The loudness (a.k.a. peak-to-peak voltage, or simply the electrical energy) carried by a waveform. It's the voltage measurement of the waveform's variation above and below a reference, usually called "ground" or "zero Volts.". When you see the trace of a sound file on a DAW, the amplitude is the height of a signal in the track.
A part of the inner ear which separates sound into frequency bands and converts these into neuro-electrical impulses.
Devices that convert analog, electronic waveforms into a digital information description of the waveform, and vice versa.
Short for decibel. The smallest sound most humans can hear has a pressure of 20 micro-Pascals (a linear measurement of air pressure); painfully loud sounds occur at around 100 Pascals, which is 5 million times as much pressure! The way that we perceive loudness is more or less logarithmic, so that a tenfold increase in pressure is only perceived as a doubling in sound volume. The decibel range was configured to measure acoustical and electrical energies in a "humanized" and more manageable way, so that in the dB scale our range of hearing is on the order of 120 dB - much easier to deal with than a linear scale of 0 to 5 million.
A linear control; a slider, such as those on a mixer, which typically control volume or output.
Measurement of the pitch and/or timbre of sounds (typically, in Hertz). Low frequencies correspond to low, or bass pitches and high frequencies correspond to high or treble pitches.
Any increase in the level of a signal, particularly electrical signals.
LED (or L.E.D.)
Short for Light Emitting Diode. LEDs are the small red, orange, yellow, green, or blue lights on equipment panels that indicate something is on, engaged, peaking, or getting signal. The physical mechanism isn't important; they're really the same as light bulbs, but smaller, more efficient, and more reliable.
Describes the lack of resolution for quiet sounds in digital sound conversions. This is one of the great drawbacks in digital sound and becomes most notable in multitracking situations, where this distortion builds up track by track, leading to lack of transparency, harshness in the very high frequencies and masking of layered tracks. Partial remedies are recording in at least 24-bit and keeping record levels as hot as possible.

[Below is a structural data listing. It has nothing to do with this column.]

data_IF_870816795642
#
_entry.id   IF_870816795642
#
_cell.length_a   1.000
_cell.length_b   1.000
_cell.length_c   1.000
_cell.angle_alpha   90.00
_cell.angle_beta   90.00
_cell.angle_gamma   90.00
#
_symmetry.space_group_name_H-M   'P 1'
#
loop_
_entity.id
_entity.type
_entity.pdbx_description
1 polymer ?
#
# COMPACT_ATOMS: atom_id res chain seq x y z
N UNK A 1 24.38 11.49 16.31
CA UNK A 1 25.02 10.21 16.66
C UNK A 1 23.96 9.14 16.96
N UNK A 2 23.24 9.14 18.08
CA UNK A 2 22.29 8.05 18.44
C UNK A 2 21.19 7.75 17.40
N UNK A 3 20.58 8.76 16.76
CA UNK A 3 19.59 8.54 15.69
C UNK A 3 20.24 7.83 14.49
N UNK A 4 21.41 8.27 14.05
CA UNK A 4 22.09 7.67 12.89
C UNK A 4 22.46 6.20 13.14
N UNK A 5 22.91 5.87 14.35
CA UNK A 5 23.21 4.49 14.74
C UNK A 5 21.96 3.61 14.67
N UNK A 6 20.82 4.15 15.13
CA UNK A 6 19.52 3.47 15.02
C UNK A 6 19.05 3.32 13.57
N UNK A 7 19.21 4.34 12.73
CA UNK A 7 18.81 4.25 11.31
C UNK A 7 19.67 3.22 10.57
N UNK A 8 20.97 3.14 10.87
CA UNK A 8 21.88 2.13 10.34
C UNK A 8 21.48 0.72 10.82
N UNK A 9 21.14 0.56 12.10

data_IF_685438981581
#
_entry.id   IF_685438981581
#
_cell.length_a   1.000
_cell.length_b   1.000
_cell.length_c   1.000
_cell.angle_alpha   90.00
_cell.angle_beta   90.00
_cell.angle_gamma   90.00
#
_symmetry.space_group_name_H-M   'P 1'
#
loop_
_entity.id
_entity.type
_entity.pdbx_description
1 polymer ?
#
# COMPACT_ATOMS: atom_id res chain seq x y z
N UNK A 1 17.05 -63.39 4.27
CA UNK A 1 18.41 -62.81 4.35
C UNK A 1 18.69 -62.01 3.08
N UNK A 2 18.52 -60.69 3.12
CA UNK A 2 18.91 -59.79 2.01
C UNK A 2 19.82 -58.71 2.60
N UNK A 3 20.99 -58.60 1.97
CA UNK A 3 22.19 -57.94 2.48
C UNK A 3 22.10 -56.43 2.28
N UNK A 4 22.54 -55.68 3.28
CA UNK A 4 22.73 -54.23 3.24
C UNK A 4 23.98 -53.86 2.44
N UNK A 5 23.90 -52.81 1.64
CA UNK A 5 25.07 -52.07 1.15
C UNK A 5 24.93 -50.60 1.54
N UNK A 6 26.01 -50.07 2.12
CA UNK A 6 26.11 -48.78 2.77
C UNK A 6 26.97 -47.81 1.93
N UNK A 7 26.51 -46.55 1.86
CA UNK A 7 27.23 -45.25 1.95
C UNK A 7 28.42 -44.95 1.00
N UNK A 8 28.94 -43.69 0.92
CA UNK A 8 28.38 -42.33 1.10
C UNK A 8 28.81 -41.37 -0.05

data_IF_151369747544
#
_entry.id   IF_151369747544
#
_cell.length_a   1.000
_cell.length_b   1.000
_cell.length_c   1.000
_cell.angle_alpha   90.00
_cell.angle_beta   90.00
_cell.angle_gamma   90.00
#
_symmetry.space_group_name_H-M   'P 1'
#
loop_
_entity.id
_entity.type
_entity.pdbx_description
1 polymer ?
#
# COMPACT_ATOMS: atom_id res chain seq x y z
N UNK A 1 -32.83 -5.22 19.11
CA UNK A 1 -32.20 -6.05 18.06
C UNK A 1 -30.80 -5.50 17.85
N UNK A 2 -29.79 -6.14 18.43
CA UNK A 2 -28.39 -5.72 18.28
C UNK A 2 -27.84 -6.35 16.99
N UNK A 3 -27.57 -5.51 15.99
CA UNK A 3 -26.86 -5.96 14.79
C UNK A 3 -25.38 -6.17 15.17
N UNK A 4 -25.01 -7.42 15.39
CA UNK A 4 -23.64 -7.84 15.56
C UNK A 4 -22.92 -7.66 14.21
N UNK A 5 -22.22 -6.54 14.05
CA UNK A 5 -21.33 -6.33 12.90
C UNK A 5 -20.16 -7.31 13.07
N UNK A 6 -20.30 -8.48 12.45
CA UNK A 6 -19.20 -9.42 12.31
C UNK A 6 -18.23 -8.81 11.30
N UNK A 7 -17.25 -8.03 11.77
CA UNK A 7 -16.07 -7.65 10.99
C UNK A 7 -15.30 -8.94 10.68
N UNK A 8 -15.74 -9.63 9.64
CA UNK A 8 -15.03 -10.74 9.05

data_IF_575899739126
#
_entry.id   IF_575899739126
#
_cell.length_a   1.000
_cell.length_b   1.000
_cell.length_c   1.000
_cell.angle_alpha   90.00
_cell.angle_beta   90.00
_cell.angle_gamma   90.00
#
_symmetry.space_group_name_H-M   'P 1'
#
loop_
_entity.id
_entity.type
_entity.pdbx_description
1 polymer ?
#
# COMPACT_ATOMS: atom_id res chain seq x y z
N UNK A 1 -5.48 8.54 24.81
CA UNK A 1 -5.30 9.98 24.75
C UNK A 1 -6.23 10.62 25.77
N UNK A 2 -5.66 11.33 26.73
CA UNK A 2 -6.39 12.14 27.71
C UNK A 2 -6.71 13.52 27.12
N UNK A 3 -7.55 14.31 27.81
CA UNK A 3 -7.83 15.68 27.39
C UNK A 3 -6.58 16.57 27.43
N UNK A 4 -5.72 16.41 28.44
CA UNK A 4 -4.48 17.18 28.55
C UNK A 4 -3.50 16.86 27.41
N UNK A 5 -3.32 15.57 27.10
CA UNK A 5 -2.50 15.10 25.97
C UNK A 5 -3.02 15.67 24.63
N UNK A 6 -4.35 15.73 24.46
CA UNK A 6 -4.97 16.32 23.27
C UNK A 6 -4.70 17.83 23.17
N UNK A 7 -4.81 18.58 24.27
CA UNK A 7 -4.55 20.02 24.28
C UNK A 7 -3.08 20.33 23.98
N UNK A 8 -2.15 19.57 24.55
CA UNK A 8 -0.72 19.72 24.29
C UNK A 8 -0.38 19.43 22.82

noun. Any recording device that has more than 2 tracks. verb. To record more than 2 tracks.
Description of the flow of electronic signal through the studio, such as from from microphone to mixer to compressor and so on.
A sudden loud sound with a short decay, like a drum hit or a door slam.
In radio, a device that converts electrical signals into very high-frequency electro-magnetic impulses and sends them to a broadcast antenna.
Short for Volume Unit meter, which consists of a 200mA D'Arsonval meter movement buffered by a CuO2 rectifier. 0 VU is referenced to 1milliWatt of power into a 600 ohm load In plain English, a VU meter displays some average value of a waveform's amplitude. You won't see the peaks in level that might be wreaking havoc with your recorder, but the display does approximate the way your ear averages your perception of level changes, and also relates well to recording on analog tape (where it is acceptable to record peaks that are far higher than the maximum recommended record level). The VU meter doesn't really notice the peaks unless there are lots of them in quick succession, so you often get an LED peak indicator with the VU meter, giving you the best of both worlds.
A generic term for any device or thingamajig.